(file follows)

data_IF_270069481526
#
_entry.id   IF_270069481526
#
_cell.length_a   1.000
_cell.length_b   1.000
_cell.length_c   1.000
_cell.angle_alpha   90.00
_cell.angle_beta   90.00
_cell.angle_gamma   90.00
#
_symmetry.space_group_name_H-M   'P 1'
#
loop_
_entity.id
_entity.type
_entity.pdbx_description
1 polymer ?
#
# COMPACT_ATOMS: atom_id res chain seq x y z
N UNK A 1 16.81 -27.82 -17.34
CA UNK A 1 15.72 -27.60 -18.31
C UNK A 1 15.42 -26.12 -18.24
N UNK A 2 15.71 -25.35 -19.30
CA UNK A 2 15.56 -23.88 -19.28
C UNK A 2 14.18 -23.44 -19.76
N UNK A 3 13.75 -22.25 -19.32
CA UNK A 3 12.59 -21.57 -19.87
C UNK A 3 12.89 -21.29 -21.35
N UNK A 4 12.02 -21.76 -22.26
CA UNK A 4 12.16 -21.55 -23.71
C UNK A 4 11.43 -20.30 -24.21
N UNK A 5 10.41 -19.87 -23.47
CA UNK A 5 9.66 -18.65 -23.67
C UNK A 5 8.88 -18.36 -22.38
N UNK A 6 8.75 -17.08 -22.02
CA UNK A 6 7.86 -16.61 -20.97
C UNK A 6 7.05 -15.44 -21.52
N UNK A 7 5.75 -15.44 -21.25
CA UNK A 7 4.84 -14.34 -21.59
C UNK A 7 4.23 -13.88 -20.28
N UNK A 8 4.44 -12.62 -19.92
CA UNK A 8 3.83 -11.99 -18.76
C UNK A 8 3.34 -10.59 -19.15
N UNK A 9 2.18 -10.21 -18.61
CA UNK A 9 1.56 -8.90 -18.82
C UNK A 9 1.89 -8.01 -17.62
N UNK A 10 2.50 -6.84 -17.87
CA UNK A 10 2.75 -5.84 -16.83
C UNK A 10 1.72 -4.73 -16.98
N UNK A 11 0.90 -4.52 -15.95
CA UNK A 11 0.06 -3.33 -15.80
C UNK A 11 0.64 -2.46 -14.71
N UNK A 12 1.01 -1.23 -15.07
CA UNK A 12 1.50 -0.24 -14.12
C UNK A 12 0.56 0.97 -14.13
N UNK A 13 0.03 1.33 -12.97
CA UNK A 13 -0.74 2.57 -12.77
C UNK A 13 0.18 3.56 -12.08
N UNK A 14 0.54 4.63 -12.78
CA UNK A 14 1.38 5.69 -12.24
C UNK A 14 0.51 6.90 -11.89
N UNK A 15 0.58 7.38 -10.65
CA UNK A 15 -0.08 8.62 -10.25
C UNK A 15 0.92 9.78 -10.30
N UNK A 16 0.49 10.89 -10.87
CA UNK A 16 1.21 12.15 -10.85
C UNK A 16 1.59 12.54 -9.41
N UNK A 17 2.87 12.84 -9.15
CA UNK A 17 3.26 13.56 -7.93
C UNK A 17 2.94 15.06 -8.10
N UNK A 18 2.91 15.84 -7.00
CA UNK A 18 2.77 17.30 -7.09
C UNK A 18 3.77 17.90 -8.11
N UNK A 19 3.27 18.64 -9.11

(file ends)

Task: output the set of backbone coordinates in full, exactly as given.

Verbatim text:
data_IF_270069481526
#
_entry.id   IF_270069481526
#
_cell.length_a   1.000
_cell.length_b   1.000
_cell.length_c   1.000
_cell.angle_alpha   90.00
_cell.angle_beta   90.00
_cell.angle_gamma   90.00
#
_symmetry.space_group_name_H-M   'P 1'
#
loop_
_entity.id
_entity.type
_entity.pdbx_description
1 polymer ?
#
# COMPACT_ATOMS: atom_id res chain seq x y z
N UNK A 1 16.81 -27.82 -17.34
CA UNK A 1 15.72 -27.60 -18.31
C UNK A 1 15.42 -26.12 -18.24
N UNK A 2 15.71 -25.35 -19.30
CA UNK A 2 15.56 -23.88 -19.28
C UNK A 2 14.18 -23.44 -19.76
N UNK A 3 13.75 -22.25 -19.32
CA UNK A 3 12.59 -21.57 -19.87
C UNK A 3 12.89 -21.29 -21.35
N UNK A 4 12.02 -21.76 -22.26
CA UNK A 4 12.16 -21.55 -23.71
C UNK A 4 11.43 -20.30 -24.21
N UNK A 5 10.41 -19.87 -23.47
CA UNK A 5 9.66 -18.65 -23.67
C UNK A 5 8.88 -18.36 -22.38
N UNK A 6 8.75 -17.08 -22.02
CA UNK A 6 7.86 -16.61 -20.97
C UNK A 6 7.05 -15.44 -21.52
N UNK A 7 5.75 -15.44 -21.25
CA UNK A 7 4.84 -14.34 -21.59
C UNK A 7 4.23 -13.88 -20.28
N UNK A 8 4.44 -12.62 -19.92
CA UNK A 8 3.83 -11.99 -18.76
C UNK A 8 3.34 -10.59 -19.15
N UNK A 9 2.18 -10.21 -18.61
CA UNK A 9 1.56 -8.90 -18.82
C UNK A 9 1.89 -8.01 -17.62
N UNK A 10 2.50 -6.84 -17.87
CA UNK A 10 2.75 -5.84 -16.83
C UNK A 10 1.72 -4.73 -16.98
N UNK A 11 0.90 -4.52 -15.95
CA UNK A 11 0.06 -3.33 -15.80
C UNK A 11 0.64 -2.46 -14.71
N UNK A 12 1.01 -1.23 -15.07
CA UNK A 12 1.50 -0.24 -14.12
C UNK A 12 0.56 0.97 -14.13
N UNK A 13 0.03 1.33 -12.97
CA UNK A 13 -0.74 2.57 -12.77
C UNK A 13 0.18 3.56 -12.08
N UNK A 14 0.54 4.63 -12.78
CA UNK A 14 1.38 5.69 -12.24
C UNK A 14 0.51 6.90 -11.89
N UNK A 15 0.58 7.38 -10.65
CA UNK A 15 -0.08 8.62 -10.25
C UNK A 15 0.92 9.78 -10.30
N UNK A 16 0.49 10.89 -10.87
CA UNK A 16 1.21 12.15 -10.85
C UNK A 16 1.59 12.54 -9.41
N UNK A 17 2.87 12.84 -9.15
CA UNK A 17 3.26 13.56 -7.93
C UNK A 17 2.94 15.06 -8.10
N UNK A 18 2.91 15.84 -7.00
CA UNK A 18 2.77 17.30 -7.09
C UNK A 18 3.77 17.90 -8.11
N UNK A 19 3.27 18.64 -9.11